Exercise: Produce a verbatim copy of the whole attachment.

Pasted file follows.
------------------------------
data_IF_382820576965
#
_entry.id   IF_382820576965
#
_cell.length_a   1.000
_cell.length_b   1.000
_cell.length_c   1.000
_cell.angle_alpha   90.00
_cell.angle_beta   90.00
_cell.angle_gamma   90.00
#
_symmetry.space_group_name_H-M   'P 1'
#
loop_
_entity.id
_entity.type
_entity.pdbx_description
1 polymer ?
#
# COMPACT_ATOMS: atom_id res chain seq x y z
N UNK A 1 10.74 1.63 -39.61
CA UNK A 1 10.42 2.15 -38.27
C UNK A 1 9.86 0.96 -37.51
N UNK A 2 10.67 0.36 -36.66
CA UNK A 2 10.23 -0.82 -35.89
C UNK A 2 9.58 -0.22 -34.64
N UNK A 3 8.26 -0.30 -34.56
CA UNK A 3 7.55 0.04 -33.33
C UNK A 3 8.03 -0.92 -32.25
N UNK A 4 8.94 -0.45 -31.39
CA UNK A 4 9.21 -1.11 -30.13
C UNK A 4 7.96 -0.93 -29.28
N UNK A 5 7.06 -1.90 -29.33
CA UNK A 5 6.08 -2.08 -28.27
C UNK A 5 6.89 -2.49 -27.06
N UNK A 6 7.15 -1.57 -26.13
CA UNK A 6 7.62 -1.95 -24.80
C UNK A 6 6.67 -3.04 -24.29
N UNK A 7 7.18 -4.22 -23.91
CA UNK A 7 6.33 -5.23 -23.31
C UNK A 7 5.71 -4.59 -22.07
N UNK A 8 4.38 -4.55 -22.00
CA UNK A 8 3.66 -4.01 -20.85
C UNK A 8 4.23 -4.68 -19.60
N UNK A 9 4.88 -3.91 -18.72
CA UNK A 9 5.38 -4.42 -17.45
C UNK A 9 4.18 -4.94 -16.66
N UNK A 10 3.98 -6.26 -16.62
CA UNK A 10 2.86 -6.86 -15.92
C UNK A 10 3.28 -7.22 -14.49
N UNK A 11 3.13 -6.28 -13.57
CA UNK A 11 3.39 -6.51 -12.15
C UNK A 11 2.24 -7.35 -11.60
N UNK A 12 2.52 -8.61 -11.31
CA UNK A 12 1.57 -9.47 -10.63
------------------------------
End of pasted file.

data_IF_382820576965
#
_entry.id   IF_382820576965
#
_cell.length_a   1.000
_cell.length_b   1.000
_cell.length_c   1.000
_cell.angle_alpha   90.00
_cell.angle_beta   90.00
_cell.angle_gamma   90.00
#
_symmetry.space_group_name_H-M   'P 1'
#
loop_
_entity.id
_entity.type
_entity.pdbx_description
1 polymer ?
#
# COMPACT_ATOMS: atom_id res chain seq x y z
N UNK A 1 10.74 1.63 -39.61
CA UNK A 1 10.42 2.15 -38.27
C UNK A 1 9.86 0.96 -37.51
N UNK A 2 10.67 0.36 -36.66
CA UNK A 2 10.23 -0.82 -35.89
C UNK A 2 9.58 -0.22 -34.64
N UNK A 3 8.26 -0.30 -34.56
CA UNK A 3 7.55 0.04 -33.33
C UNK A 3 8.03 -0.92 -32.25
N UNK A 4 8.94 -0.45 -31.39
CA UNK A 4 9.21 -1.11 -30.13
C UNK A 4 7.96 -0.93 -29.28
N UNK A 5 7.06 -1.90 -29.33
CA UNK A 5 6.08 -2.08 -28.27
C UNK A 5 6.89 -2.49 -27.06
N UNK A 6 7.15 -1.57 -26.13
CA UNK A 6 7.62 -1.95 -24.80
C UNK A 6 6.67 -3.04 -24.29
N UNK A 7 7.18 -4.22 -23.91
CA UNK A 7 6.33 -5.23 -23.31
C UNK A 7 5.71 -4.59 -22.07
N UNK A 8 4.38 -4.55 -22.00
CA UNK A 8 3.66 -4.01 -20.85
C UNK A 8 4.23 -4.68 -19.60
N UNK A 9 4.88 -3.91 -18.72
CA UNK A 9 5.38 -4.42 -17.45
C UNK A 9 4.18 -4.94 -16.66
N UNK A 10 3.98 -6.26 -16.62
CA UNK A 10 2.86 -6.86 -15.92
C UNK A 10 3.28 -7.22 -14.49
N UNK A 11 3.13 -6.28 -13.57
CA UNK A 11 3.39 -6.51 -12.15
C UNK A 11 2.24 -7.35 -11.60
N UNK A 12 2.52 -8.61 -11.31
CA UNK A 12 1.57 -9.47 -10.63